In our case life has become very good. My son is 10 now, has one word and is always going to be severely autistic. Theres no fairytale ending for him. However, he has always been in the words of Holland, Schmolland ‘a fun loving affectionate boy’. His life is full and active and now we have built up a good support network a lot of fun for all of us. Challenging? Certainly. But theres nothing wrong with that. Some of the best days of my life have occurred because my son has severe autism, rather than despite it. Hes introduced me to a world I didn’t even know existed.

We no longer fear his autism and we no longer see it as a life sentence (although it will certainly be lifelong). His life is not a tragedy or a second class existence. It is a great life. With only one chance at life you do have to take it and fill it full of experiences. There’s no reason for disability to alter that (and therein lies the reason that support and help for families is so essential – in the case of a child with severe autism is really does take a village).

In this video I’ve taken bits from Welcome to Holland, and Welcome to Beirut and Holland Schmolland, so none of the text is mine.

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Sorry I can’t really review The Center for AAC and Autism yet as I haven’t had a chance to look at it. I’ve glanced long enough to get very excited about how interesting it looks. I remain very interested in how AAC can be used to help those who remain non-verbal and feel it’s something we haven’t really yet got to grips with using as well as we should be yet.

My son is pretty flexible in the way he communicates these days, he’ll use photos, pictures on the wall, dragging, reference objects, PECS, the few signs he has, anything really. He recently produced his first word combination that just about represented a sentence.  Non verbal of course, but there to be encouraged. Recently a lot of people have commented on how much he is trying to communicate and I feel we should be doing more to help him.

I was reminded of this yesterday. Yesterday was a Thursday. On Thursdays my Dad usually comes in and makes buckwheat pancakes for all the kids. This is a longstanding tradition dating from the time when number 1 son didn’t eat anything. However, Grandad had things to do yesterday so didn’t come in and I started to cook a big family meal of  spag bol instead. A few years ago this would have been met my much screaming I guess. But instead number 1 son appeared next to me with a pancakes PECS symbol in his had. He then pointed at the pan I was using. I don’t think he really wanted pancakes; he actually prefers spag bol these days, he wasn’t using his PECS symbol to request. He was telling me that I’d mixed up my days and it was pancake day. I just explained that no, Grandad wasn’t coming in today and he was quite happy. No complaint, accepted the explanation and off he went.

Edited to add: I’ve had a look in further detail at the website now. They use an approach called LAMP – Language Aquisition Through Motor Planning – this interests me a lot as it takes into account of the motor issues that  I believe many children with severe autism have. Something that many people forget or underestimate. Unfortunately it looks a little difficult to access training from the UK. I will try and contact the center though to find out. They also use an AAC device that looks absolutely fantastic, but it is thousands of dollars. It’s probably a fair cost given the limited market and costs in designing the device, but it just makes it unaffordable for most.  They do give advice on funding sources (for those in the US), and there are UK funders available (weirdly social service can be a resource for this sort of thing) but I personally would be concerned about spending that much on a device -even with funding-  without knowing in advance whether it was going to work for us.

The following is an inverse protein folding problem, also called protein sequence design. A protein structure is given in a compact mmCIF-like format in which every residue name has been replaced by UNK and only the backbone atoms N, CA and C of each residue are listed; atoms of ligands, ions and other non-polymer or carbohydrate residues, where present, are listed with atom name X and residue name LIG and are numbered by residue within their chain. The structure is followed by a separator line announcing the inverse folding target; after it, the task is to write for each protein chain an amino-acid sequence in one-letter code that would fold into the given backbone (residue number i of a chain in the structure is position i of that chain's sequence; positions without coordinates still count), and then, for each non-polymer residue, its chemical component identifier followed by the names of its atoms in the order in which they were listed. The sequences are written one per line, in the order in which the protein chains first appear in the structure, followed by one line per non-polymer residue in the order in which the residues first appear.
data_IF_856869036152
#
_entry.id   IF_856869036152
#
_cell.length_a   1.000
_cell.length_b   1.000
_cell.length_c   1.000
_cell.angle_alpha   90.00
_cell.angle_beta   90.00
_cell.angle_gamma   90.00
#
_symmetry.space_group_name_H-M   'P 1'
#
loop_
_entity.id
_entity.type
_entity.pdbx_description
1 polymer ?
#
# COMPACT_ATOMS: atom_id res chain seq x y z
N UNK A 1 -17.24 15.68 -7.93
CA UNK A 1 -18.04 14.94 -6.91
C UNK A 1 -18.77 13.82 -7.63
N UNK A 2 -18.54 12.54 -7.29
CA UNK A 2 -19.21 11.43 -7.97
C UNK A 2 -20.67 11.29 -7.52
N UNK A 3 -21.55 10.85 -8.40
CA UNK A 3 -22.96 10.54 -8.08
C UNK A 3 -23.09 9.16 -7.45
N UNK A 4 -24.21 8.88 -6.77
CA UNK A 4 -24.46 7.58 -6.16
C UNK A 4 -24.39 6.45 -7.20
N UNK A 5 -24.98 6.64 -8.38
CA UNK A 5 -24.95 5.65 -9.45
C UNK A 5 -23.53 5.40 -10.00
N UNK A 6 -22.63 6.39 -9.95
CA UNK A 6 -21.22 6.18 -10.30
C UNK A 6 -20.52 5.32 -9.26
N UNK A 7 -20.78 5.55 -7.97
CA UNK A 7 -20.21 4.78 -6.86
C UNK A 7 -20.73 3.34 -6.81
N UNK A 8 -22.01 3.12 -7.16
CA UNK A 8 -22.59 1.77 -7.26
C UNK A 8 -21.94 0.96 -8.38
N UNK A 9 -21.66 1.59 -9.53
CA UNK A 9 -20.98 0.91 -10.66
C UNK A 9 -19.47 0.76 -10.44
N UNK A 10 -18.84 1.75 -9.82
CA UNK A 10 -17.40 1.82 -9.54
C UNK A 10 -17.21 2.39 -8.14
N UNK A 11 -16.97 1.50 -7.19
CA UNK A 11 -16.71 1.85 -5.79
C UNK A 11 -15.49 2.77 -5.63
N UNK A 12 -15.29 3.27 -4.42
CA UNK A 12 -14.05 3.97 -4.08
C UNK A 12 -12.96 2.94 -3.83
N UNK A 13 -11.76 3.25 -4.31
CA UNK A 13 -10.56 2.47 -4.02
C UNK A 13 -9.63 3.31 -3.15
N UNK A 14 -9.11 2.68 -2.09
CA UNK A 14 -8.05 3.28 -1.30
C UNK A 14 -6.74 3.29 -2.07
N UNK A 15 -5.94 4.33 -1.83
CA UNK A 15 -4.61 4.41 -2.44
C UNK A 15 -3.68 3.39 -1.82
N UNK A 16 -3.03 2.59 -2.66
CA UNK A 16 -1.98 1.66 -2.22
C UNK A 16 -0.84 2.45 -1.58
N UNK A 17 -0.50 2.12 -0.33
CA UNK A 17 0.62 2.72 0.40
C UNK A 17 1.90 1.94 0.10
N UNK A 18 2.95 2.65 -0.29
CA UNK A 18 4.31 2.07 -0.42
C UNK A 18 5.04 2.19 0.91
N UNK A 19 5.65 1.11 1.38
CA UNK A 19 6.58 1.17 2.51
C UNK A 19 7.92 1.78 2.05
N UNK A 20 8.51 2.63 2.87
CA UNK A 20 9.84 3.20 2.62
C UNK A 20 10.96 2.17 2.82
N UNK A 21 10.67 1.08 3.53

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pocket

Wow, was my first thought when seeing this. Proloquo2Go is one of the most exciting products I have seen for a long time. An affordable and portable AAC system. All you need is an iPod Touch or iPhone and you’re well away. iPod Touch’s start from a very reasonable £150 -reasonable for an AAC device anyway. You then take a trip to iTunes and download the Proloquo2Go application which currently is available for an introductory price of £84.99 (soon to be rising to £114.99). Hey presto your iPod Touch or iPhone is a pretty powerful AAC device.

I downloaded it today onto my rather ancient iPod Touch. The new generation iTouch comes with inbuilt speakers, but the older models need an external speaker, I managed to find an old, basic portable speaker lying around at home  so have been using that. When Archie came home from school I showed him the application. He picked it up pretty much straight away and was soon asking for “I want apple”.

I’ll spend the next few days customising it so that it’s easier for Archie to find the symbols he commonly uses and I’ll also have a go at adding some photos of familiar items. This sort of versatility is usually only found on devices costing thousands. AssistiveWare who developed the Proloquo2Go application are dedicated to making powerful AAC devices affordable. They say (probably correctly) this can only be achieved by developing software for a consumer, rather than specialist device. Exciting times ahead.